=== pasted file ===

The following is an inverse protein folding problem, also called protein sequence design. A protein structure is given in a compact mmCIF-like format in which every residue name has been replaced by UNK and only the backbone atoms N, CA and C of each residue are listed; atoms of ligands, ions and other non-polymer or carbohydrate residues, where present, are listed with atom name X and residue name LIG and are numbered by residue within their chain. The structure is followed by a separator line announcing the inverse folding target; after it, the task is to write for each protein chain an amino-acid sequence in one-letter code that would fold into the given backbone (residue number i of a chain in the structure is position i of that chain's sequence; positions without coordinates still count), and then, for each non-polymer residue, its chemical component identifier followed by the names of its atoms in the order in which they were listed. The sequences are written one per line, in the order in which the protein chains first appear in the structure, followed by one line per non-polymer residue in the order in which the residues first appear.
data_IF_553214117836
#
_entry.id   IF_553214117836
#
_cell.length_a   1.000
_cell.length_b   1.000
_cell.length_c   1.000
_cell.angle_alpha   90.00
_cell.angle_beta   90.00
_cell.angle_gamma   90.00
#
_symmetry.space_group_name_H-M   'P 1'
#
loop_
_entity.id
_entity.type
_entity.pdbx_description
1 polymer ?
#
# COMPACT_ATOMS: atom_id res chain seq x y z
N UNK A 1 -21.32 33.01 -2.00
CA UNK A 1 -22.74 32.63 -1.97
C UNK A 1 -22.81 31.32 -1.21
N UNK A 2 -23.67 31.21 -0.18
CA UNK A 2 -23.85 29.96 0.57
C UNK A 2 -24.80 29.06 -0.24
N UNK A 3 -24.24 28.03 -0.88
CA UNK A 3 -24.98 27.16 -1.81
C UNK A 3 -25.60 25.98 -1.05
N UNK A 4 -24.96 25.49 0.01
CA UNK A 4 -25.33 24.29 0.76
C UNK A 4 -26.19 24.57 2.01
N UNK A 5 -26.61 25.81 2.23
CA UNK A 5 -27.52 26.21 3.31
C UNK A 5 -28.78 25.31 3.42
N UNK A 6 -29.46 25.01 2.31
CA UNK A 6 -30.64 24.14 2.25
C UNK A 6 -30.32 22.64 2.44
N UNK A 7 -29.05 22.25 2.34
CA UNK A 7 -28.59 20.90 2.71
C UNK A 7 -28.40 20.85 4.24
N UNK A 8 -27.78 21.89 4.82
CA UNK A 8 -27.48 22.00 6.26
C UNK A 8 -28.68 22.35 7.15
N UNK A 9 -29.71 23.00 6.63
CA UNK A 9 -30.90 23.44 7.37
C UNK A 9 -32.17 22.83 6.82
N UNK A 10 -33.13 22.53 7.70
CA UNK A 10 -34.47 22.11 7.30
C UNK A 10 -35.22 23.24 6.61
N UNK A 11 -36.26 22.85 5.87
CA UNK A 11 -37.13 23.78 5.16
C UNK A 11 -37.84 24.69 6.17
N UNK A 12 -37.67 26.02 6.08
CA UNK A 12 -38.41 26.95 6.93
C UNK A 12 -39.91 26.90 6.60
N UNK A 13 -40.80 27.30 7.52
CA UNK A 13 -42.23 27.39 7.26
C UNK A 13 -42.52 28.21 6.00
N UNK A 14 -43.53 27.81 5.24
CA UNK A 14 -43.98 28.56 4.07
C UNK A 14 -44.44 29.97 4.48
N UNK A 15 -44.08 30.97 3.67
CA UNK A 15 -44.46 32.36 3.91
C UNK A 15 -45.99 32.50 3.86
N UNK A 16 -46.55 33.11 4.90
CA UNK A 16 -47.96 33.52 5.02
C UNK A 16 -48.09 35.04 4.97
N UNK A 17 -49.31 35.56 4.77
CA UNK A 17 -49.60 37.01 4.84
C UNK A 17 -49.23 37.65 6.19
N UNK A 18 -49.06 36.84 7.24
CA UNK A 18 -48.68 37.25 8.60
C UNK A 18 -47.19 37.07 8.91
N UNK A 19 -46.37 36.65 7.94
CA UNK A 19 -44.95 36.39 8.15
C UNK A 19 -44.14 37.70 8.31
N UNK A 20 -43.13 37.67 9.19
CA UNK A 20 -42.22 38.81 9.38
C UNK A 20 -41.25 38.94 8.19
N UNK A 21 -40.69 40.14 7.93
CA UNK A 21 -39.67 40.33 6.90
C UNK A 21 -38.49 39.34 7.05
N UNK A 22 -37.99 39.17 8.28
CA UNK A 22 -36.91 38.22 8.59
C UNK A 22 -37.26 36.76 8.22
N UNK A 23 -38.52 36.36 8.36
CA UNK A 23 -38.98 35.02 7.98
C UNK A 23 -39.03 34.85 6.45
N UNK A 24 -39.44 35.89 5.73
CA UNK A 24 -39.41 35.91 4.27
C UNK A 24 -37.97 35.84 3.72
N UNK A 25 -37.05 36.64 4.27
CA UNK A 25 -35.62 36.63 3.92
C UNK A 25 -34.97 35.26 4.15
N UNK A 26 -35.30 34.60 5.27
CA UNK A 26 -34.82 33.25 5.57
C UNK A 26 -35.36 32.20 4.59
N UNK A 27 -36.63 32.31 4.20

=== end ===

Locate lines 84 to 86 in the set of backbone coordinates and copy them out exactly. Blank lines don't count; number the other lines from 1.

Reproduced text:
C UNK A 21 -38.49 39.34 7.05
N UNK A 22 -37.99 39.17 8.28
CA UNK A 22 -36.91 38.22 8.59